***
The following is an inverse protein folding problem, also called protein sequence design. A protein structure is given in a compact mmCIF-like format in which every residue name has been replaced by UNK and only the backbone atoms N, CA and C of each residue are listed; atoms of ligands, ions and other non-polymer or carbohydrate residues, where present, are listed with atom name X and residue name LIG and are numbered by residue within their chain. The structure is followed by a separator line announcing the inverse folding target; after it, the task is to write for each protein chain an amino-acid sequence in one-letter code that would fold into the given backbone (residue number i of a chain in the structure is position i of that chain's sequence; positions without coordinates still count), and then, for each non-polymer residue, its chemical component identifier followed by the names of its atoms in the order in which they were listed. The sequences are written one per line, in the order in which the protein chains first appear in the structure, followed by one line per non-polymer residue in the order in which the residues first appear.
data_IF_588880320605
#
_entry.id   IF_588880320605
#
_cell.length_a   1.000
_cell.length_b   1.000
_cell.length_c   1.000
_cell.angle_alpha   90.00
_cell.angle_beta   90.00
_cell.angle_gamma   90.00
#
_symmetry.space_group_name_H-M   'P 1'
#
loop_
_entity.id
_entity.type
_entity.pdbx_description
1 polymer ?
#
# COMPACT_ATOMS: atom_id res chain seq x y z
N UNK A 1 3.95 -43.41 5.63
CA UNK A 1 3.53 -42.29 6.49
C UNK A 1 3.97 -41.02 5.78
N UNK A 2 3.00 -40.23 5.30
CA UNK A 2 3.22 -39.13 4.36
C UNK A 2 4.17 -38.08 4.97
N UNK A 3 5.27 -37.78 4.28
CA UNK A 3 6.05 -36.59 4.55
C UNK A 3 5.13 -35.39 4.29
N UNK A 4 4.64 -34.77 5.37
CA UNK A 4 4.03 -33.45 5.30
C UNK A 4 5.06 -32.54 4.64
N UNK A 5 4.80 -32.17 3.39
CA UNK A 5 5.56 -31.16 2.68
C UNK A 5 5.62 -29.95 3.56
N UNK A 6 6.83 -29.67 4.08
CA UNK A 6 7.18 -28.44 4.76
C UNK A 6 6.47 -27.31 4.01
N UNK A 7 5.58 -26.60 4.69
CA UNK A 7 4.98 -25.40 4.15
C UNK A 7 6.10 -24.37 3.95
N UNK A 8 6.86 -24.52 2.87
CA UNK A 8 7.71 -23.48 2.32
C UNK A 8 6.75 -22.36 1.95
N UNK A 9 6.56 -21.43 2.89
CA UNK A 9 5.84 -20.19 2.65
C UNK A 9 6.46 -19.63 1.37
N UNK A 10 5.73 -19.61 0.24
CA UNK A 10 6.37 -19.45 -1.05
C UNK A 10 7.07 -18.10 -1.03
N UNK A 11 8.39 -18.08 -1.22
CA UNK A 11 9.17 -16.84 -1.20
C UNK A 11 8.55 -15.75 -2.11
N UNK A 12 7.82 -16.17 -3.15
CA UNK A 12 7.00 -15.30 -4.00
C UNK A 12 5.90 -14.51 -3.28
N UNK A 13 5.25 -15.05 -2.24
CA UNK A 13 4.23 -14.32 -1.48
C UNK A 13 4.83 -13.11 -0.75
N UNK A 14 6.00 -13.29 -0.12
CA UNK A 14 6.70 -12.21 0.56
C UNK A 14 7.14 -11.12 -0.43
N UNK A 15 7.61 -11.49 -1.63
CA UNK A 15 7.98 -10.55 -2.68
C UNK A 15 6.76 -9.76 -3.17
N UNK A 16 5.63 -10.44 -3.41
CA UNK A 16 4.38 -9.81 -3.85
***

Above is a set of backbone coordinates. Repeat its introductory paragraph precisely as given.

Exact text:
The following is an inverse protein folding problem, also called protein sequence design. A protein structure is given in a compact mmCIF-like format in which every residue name has been replaced by UNK and only the backbone atoms N, CA and C of each residue are listed; atoms of ligands, ions and other non-polymer or carbohydrate residues, where present, are listed with atom name X and residue name LIG and are numbered by residue within their chain. The structure is followed by a separator line announcing the inverse folding target; after it, the task is to write for each protein chain an amino-acid sequence in one-letter code that would fold into the given backbone (residue number i of a chain in the structure is position i of that chain's sequence; positions without coordinates still count), and then, for each non-polymer residue, its chemical component identifier followed by the names of its atoms in the order in which they were listed. The sequences are written one per line, in the order in which the protein chains first appear in the structure, followed by one line per non-polymer residue in the order in which the residues first appear.